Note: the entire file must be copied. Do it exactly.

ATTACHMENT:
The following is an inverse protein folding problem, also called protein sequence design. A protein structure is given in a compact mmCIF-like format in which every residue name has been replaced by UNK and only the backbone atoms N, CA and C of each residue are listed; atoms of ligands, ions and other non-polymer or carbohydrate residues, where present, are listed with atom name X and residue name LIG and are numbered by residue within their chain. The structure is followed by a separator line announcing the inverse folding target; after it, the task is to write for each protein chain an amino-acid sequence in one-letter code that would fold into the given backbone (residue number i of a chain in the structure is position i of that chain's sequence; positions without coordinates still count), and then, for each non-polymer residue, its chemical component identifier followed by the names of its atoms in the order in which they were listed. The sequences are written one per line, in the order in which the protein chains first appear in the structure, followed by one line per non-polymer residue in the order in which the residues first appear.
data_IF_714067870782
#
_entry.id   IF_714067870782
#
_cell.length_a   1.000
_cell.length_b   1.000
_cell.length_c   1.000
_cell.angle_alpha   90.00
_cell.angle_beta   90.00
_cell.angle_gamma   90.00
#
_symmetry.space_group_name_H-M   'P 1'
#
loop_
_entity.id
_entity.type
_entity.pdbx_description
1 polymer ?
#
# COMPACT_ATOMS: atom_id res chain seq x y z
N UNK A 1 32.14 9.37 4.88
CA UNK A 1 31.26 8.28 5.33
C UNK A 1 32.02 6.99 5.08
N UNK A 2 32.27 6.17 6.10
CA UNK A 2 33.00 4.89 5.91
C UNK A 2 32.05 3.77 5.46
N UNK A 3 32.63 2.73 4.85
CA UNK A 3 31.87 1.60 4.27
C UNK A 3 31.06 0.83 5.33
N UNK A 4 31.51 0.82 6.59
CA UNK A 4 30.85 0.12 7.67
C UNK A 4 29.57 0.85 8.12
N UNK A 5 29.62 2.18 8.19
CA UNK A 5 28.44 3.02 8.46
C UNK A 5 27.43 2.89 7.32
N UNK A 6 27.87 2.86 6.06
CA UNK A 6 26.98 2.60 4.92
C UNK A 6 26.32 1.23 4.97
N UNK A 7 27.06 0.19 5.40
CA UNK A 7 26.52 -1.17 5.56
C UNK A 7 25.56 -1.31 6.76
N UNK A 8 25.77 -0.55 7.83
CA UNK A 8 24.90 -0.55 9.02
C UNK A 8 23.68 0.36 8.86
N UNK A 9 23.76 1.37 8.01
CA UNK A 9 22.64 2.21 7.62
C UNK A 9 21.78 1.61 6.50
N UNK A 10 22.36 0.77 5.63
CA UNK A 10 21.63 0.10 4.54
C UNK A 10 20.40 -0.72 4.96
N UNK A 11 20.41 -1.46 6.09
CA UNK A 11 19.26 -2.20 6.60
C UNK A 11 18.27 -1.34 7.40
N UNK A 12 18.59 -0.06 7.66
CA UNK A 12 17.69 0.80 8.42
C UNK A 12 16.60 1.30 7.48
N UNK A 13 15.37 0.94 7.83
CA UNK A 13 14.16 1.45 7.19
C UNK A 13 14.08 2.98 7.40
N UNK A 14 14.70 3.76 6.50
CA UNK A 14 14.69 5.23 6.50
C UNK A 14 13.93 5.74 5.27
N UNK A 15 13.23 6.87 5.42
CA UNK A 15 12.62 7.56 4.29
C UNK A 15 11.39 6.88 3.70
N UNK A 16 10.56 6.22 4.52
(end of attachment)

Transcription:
The following is an inverse protein folding problem, also called protein sequence design. A protein structure is given in a compact mmCIF-like format in which every residue name has been replaced by UNK and only the backbone atoms N, CA and C of each residue are listed; atoms of ligands, ions and other non-polymer or carbohydrate residues, where present, are listed with atom name X and residue name LIG and are numbered by residue within their chain. The structure is followed by a separator line announcing the inverse folding target; after it, the task is to write for each protein chain an amino-acid sequence in one-letter code that would fold into the given backbone (residue number i of a chain in the structure is position i of that chain's sequence; positions without coordinates still count), and then, for each non-polymer residue, its chemical component identifier followed by the names of its atoms in the order in which they were listed. The sequences are written one per line, in the order in which the protein chains first appear in the structure, followed by one line per non-polymer residue in the order in which the residues first appear.
data_IF_714067870782
#
_entry.id   IF_714067870782
#
_cell.length_a   1.000
_cell.length_b   1.000
_cell.length_c   1.000
_cell.angle_alpha   90.00
_cell.angle_beta   90.00
_cell.angle_gamma   90.00
#
_symmetry.space_group_name_H-M   'P 1'
#
loop_
_entity.id
_entity.type
_entity.pdbx_description
1 polymer ?
#
# COMPACT_ATOMS: atom_id res chain seq x y z
N UNK A 1 32.14 9.37 4.88
CA UNK A 1 31.26 8.28 5.33
C UNK A 1 32.02 6.99 5.08
N UNK A 2 32.27 6.17 6.10
CA UNK A 2 33.00 4.89 5.91
C UNK A 2 32.05 3.77 5.46
N UNK A 3 32.63 2.73 4.85
CA UNK A 3 31.87 1.60 4.27
C UNK A 3 31.06 0.83 5.33
N UNK A 4 31.51 0.82 6.59
CA UNK A 4 30.85 0.12 7.67
C UNK A 4 29.57 0.85 8.12
N UNK A 5 29.62 2.18 8.19
CA UNK A 5 28.44 3.02 8.46
C UNK A 5 27.43 2.89 7.32
N UNK A 6 27.87 2.86 6.06
CA UNK A 6 26.98 2.60 4.92
C UNK A 6 26.32 1.23 4.97
N UNK A 7 27.06 0.19 5.40
CA UNK A 7 26.52 -1.17 5.56
C UNK A 7 25.56 -1.31 6.76
N UNK A 8 25.77 -0.55 7.83
CA UNK A 8 24.90 -0.55 9.02
C UNK A 8 23.68 0.36 8.86
N UNK A 9 23.76 1.37 8.01
CA UNK A 9 22.64 2.21 7.62
C UNK A 9 21.78 1.61 6.50
N UNK A 10 22.36 0.77 5.63
CA UNK A 10 21.63 0.10 4.54
C UNK A 10 20.40 -0.72 4.96
N UNK A 11 20.41 -1.46 6.09
CA UNK A 11 19.26 -2.20 6.60
C UNK A 11 18.27 -1.34 7.40
N UNK A 12 18.59 -0.06 7.66
CA UNK A 12 17.69 0.80 8.42
C UNK A 12 16.60 1.30 7.48
N UNK A 13 15.37 0.94 7.83
CA UNK A 13 14.16 1.45 7.19
C UNK A 13 14.08 2.98 7.40
N UNK A 14 14.70 3.76 6.50
CA UNK A 14 14.69 5.23 6.50
C UNK A 14 13.93 5.74 5.27
N UNK A 15 13.23 6.87 5.42
CA UNK A 15 12.62 7.56 4.29
C UNK A 15 11.39 6.88 3.70
N UNK A 16 10.56 6.22 4.52